Why drug enforcement is not a war, but a rescue operation

Drug courts and pre-arrest diversions are an opportunity for a police officer to change an addict’s life for the better


You’ve seen the stories of whales dying after beaching themselves. There are even cases of beached whales who have been assisted back out to sea by rescuers only to die after beaching themselves once again.

The deliberate willful beaching by whales provides a perfect comparison to people with an illicit drug addiction. The efforts of the whale-rescuers are not unlike police officers making drug arrests.

The terminology of "The War on Drugs" must be abandoned to match the current reality; the Grim Reaper has set aside his sickle for a hypodermic needle. For law enforcement officers this is not a war, but a rescue operation. Every drug arrest is a “drug-life rescue attempt.”

This Wednesday June 7, 2017 photo shows hypodermic needles that were recovered from the Merrimack River in 2016, at the Clean River Facility facility in Methuen, Mass. (AP Photo/Charles Krupa)
This Wednesday June 7, 2017 photo shows hypodermic needles that were recovered from the Merrimack River in 2016, at the Clean River Facility facility in Methuen, Mass. (AP Photo/Charles Krupa)

Arrest as a Drug-life Rescue Attempt

Because of many programs, like drug court referrals to treatment and pre-arrest diversions, currently in place in many jurisdictions, a drug arrest is actually an intervention that has the potential to become a life-changing event for the addict. The arrest or rescue attempt may serve to:

  1. Sound the alarm to the user and their family that a problem exists.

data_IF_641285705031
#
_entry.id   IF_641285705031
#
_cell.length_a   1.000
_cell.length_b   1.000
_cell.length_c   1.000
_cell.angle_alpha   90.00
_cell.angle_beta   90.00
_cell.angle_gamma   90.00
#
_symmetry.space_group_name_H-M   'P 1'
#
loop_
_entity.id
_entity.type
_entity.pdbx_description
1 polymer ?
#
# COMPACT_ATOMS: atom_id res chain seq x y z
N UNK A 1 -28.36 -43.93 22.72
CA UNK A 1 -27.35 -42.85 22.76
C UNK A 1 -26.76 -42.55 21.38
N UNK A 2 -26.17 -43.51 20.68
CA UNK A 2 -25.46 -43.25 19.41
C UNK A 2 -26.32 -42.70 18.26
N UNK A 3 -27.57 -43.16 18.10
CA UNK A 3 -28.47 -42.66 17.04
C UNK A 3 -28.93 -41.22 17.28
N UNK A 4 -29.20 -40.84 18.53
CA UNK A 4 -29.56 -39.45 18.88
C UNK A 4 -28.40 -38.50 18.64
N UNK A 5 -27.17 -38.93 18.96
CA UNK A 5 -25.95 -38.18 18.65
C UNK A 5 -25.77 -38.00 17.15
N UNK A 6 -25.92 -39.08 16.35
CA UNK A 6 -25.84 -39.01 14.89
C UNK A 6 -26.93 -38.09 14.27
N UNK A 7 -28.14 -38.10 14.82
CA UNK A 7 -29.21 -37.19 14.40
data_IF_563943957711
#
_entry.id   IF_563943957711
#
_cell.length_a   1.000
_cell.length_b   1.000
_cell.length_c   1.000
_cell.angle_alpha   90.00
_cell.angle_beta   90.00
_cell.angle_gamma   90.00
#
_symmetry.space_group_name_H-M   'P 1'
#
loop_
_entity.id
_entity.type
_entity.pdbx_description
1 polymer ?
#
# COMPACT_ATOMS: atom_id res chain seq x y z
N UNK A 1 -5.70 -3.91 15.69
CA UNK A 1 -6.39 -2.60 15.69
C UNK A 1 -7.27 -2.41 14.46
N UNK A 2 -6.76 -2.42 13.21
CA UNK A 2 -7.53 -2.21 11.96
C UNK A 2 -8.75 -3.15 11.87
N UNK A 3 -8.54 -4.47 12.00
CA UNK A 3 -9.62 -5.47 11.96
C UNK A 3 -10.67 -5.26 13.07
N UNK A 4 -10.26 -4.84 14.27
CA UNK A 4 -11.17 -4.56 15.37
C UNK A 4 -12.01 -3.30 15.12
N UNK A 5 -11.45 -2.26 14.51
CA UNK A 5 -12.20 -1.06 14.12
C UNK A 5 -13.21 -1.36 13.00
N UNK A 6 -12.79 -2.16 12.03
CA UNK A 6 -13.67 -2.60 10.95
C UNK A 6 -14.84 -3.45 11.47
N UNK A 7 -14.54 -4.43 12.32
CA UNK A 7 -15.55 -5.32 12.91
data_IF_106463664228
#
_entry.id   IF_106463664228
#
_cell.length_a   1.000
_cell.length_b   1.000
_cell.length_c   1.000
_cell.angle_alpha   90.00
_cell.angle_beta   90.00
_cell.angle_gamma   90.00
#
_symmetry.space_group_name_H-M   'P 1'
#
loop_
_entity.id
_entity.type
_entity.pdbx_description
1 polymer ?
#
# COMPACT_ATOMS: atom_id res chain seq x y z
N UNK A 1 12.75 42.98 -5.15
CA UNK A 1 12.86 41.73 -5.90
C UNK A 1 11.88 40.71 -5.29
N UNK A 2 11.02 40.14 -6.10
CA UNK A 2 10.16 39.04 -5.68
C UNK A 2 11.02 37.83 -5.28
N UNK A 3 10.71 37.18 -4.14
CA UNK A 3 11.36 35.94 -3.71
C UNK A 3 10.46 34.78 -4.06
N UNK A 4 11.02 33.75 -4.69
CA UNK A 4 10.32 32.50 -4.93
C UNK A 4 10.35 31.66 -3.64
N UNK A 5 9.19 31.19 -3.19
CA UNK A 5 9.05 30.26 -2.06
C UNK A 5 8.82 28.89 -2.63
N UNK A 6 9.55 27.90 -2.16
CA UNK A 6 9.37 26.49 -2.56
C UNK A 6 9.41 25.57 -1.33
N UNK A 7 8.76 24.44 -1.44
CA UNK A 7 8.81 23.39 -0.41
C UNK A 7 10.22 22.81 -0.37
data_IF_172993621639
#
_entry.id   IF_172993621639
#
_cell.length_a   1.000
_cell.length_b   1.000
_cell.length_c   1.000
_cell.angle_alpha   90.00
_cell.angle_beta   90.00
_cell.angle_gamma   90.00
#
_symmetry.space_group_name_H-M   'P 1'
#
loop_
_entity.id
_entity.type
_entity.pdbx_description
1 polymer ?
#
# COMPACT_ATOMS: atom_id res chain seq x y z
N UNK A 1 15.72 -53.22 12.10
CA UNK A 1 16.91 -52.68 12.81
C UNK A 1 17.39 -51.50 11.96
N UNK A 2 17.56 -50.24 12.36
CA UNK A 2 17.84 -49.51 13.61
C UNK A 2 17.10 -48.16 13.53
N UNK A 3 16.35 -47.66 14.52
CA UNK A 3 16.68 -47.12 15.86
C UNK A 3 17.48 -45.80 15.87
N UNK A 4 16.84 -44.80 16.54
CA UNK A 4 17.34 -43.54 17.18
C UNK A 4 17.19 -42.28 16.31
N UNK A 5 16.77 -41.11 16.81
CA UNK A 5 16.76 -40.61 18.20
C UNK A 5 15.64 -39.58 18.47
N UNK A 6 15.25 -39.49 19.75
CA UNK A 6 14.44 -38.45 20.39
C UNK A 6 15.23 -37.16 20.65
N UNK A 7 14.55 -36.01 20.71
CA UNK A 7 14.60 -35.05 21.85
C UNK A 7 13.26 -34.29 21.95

2. Lead to an assessment that may enlighten the user to the realization that they are in need of treatment.
  3. Remove the user temporarily from the drug life.
  4. Give the user an opportunity to alter the path they are on.
  5. Make treatment available to the user.
  6. Identify and rescue their imperiled children.

Post-arrest diversions to addiction treatment

Deputy District Attorney Jessica Skemp, a 21-year career prosecutor in La Crosse County, Wisconsin, observed that there is good that can come out of an arrest. Skemp says an arrest can be "horrific, but it can also shock them into action."

She added that when that arrest is made by a "caring officer, (the arrest) can have great impact and change lives."

The special La Crosse "drug court" offers many options for the user, besides jail. The arrest is the first step toward assisting the illicit drug user on the path toward drug and alcohol detox, assessment, monitoring, ongoing testing and treatment. These post-arrest diversions are options many users never would have considered if not for their arrest.

Pre-arrest diversions

The Gloucester (Mass.) Police Department ANGEL program was called a "pre-arrest diversion," when it was developed by Chief Leonard Campanello in 2015.